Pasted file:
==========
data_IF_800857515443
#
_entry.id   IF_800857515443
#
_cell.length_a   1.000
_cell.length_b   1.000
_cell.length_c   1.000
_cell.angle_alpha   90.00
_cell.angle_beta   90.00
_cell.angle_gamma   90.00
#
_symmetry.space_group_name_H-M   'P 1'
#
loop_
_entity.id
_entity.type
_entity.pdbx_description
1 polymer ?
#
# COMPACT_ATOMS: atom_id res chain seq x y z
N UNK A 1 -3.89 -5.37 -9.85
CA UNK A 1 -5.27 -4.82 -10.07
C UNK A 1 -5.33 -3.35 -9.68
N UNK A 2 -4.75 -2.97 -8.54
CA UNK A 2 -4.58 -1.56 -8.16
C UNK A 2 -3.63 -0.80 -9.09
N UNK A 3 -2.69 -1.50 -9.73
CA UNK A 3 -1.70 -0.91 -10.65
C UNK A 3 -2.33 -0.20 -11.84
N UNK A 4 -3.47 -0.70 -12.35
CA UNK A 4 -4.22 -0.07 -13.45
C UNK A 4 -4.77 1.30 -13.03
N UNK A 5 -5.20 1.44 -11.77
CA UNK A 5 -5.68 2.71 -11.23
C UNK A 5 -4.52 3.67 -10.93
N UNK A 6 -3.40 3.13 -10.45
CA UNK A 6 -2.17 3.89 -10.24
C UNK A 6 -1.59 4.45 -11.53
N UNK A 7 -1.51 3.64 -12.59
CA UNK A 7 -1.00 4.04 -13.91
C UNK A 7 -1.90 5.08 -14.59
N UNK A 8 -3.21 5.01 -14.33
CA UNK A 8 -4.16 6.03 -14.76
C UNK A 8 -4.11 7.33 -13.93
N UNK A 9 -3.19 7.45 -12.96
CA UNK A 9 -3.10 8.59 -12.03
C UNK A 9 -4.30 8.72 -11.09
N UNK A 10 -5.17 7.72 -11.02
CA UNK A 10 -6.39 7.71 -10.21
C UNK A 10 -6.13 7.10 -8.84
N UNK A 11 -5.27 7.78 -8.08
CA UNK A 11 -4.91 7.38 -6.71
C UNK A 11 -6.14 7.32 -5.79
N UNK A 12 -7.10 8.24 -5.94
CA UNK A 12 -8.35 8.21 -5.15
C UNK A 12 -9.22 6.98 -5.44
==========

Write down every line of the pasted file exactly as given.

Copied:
data_IF_800857515443
#
_entry.id   IF_800857515443
#
_cell.length_a   1.000
_cell.length_b   1.000
_cell.length_c   1.000
_cell.angle_alpha   90.00
_cell.angle_beta   90.00
_cell.angle_gamma   90.00
#
_symmetry.space_group_name_H-M   'P 1'
#
loop_
_entity.id
_entity.type
_entity.pdbx_description
1 polymer ?
#
# COMPACT_ATOMS: atom_id res chain seq x y z
N UNK A 1 -3.89 -5.37 -9.85
CA UNK A 1 -5.27 -4.82 -10.07
C UNK A 1 -5.33 -3.35 -9.68
N UNK A 2 -4.75 -2.97 -8.54
CA UNK A 2 -4.58 -1.56 -8.16
C UNK A 2 -3.63 -0.80 -9.09
N UNK A 3 -2.69 -1.50 -9.73
CA UNK A 3 -1.70 -0.91 -10.65
C UNK A 3 -2.33 -0.20 -11.84
N UNK A 4 -3.47 -0.70 -12.35
CA UNK A 4 -4.22 -0.07 -13.45
C UNK A 4 -4.77 1.30 -13.03
N UNK A 5 -5.20 1.44 -11.77
CA UNK A 5 -5.68 2.71 -11.23
C UNK A 5 -4.52 3.67 -10.93
N UNK A 6 -3.40 3.13 -10.45
CA UNK A 6 -2.17 3.89 -10.24
C UNK A 6 -1.59 4.45 -11.53
N UNK A 7 -1.51 3.64 -12.59
CA UNK A 7 -1.00 4.04 -13.91
C UNK A 7 -1.90 5.08 -14.59
N UNK A 8 -3.21 5.01 -14.33
CA UNK A 8 -4.16 6.03 -14.76
C UNK A 8 -4.11 7.33 -13.93
N UNK A 9 -3.19 7.45 -12.96
CA UNK A 9 -3.10 8.59 -12.03
C UNK A 9 -4.30 8.72 -11.09
N UNK A 10 -5.17 7.72 -11.02
CA UNK A 10 -6.39 7.71 -10.21
C UNK A 10 -6.13 7.10 -8.84
N UNK A 11 -5.27 7.78 -8.08
CA UNK A 11 -4.91 7.38 -6.71
C UNK A 11 -6.14 7.32 -5.79
N UNK A 12 -7.10 8.24 -5.94
CA UNK A 12 -8.35 8.21 -5.15
C UNK A 12 -9.22 6.98 -5.44